Well, of course! Behold the glorious complexity of Sheikh Feiz Mohammed! He doth bestride the narrow world like a Colossus, and we petty men walk under his huge legs, and peep about, to find ourselves dishonourable graves! After all, when has a non-Muslim ever understood a jihadist sheikh, or the Qur’an, or the life of Muhammad correctly? These things are beyond the ken of ordinary mortals. We need them explained to us by those who possess Secret Qur’anic Decoder Rings, and then we will see that “beat her” (Qur’an 4:34) really means “give her a dozen roses,” and that when Sheikh Feiz Mohammed says about children that we should “put in their soft, tender hearts the zeal of jihad and a love of martyrdom,” he means that we should put in their soft, tender hearts the zeal of learning their multiplication tables and a love of Bob The Builder.
SYDNEY, Australia: A radical Australian cleric who sparked outrage by encouraging children to sacrifice their lives for Islam has claimed his remarks were misinterpreted, as Muslim leaders were divided Friday in their reaction to the outspoken cleric.
Sheik Feiz Mohammed, head of the Global Islamic Youth Center in western Sydney, was swiftly condemned Thursday by government leaders across Australia over a series of video lectures, in which he urged children to become “soldiers defending Islam” and sacrifice their lives for Allah.
“Teach them this: There is nothing more beloved to me than wanting to die as a mujahid,” or holy warrior, the cleric said in the videos. “Put in their soft, tender hearts the zeal of jihad and a love of martyrdom.”
The Australian Federal Police said they would investigate whether Mohammed had breached laws against sedition and was inciting violence or terrorism.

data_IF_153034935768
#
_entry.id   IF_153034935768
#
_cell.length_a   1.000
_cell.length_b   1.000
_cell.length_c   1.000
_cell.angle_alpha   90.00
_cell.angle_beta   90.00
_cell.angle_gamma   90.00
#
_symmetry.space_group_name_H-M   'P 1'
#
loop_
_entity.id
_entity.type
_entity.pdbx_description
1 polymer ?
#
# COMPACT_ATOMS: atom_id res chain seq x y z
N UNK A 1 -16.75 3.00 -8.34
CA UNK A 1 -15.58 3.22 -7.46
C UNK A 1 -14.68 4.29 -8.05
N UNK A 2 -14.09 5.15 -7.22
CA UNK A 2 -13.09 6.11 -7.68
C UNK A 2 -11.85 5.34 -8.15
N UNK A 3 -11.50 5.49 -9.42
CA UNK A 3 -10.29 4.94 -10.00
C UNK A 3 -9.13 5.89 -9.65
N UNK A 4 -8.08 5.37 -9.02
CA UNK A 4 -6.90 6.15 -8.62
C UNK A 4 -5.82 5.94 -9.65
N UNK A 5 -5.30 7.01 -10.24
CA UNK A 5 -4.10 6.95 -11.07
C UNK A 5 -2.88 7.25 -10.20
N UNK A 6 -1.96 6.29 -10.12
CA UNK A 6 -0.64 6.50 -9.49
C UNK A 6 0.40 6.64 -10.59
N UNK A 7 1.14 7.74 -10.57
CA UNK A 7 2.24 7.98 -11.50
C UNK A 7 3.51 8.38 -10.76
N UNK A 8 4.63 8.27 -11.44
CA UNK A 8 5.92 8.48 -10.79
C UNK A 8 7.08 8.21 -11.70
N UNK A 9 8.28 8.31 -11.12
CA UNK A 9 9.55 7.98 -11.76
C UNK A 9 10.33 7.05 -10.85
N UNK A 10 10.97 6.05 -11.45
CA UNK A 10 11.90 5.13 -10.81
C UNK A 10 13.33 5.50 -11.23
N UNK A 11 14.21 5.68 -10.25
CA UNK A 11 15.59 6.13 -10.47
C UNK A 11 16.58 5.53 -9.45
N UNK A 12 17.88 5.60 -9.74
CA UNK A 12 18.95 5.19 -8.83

However, in an interview published Friday in The Australian newspaper, Mohammed said his words had been misconstrued.
“The jihad I speak of is not one of violence,” he was quoted as saying. “It is one of personal struggle against things like mischievousness, temptation and personal harm.”
“I don’t believe in suicide bombing. I don’t believe in violence against others,” he said. “We denounce that. This is not Islamic law and it is not moral.”
Mohammed also said in the interview he regretted implicitly referring to Jews as pigs in the videos, which were recorded in 2002 following the release of photographs showing bloody clashes between Israelis and Palestinians.
“That remark was made in the heat of the moment and I regret it,” he was quoted as saying. “It was not something I should have said and is not something I believe.”
In reality, some Muslim commentators posit that those verses refer to some Jews, but not to all Jews. However, the idea that they refer to all Jews, or at least to the Jews of today, is dominant among jihadists. Is it likely that Sheikh Feiz Mohammed really rejects that interpretation? No, it isn’t.
Several Muslim leaders have sought to distance themselves from his comments.
Keysar Trad, head of the Islamic Friendship Association, said the jihad remarks might have been misinterpreted, but he conceded that they were not helpful to Australian Muslims.
Mohammed is the latest of several Muslim leaders to spur controversy in Australia, widening a cultural divide between the majority of Australians and the country’s Muslim minority, which has been criticized for failing to suppress its extremist fringe.
Late last year Sheik Taj Aldin al-Hilali, the mufti of Australia since 1989, made international headlines when he likened unveiled women to “uncovered meat,” suggesting they invite sexual assault.
However, Rahim Ghauri, leader of the Islamic Council of Western Australia, said the Islamic community should not be held accountable for one cleric’s offensive remarks.
“Some lousy guy stands up and calls himself a leader of the Muslims, calls himself a cleric because he can read the Quran,” Ghauri told the Australian Broadcasting Corp. radio. “Why do people like me (have to) sit here and give an interview because every Tom, Dick and Harry gets up an makes some stupid comments?”
Well, uh, maybe because al-Hilali is the leader of the Muslims in Australia.
Ghauri and other Muslim leaders declined to speculate on the meaning of Mohammed’s videotaped remarks, but said the concept of jihad and religious martyrdom was often misunderstood by the non-Muslim public.
“Jihad … means to eschew those types of things in our lives which we see as negative, such as promiscuity and drugs and stealing,” said Kuranda Seyit, of the Forum on Australia’s Islamic Relations.
Seyit dismissed the furor over the sheik’s remarks as “another case of Islam bashing” in Australia, but acknowledged that Muslim leaders “do have to be very responsible about how they conduct themselves in public.”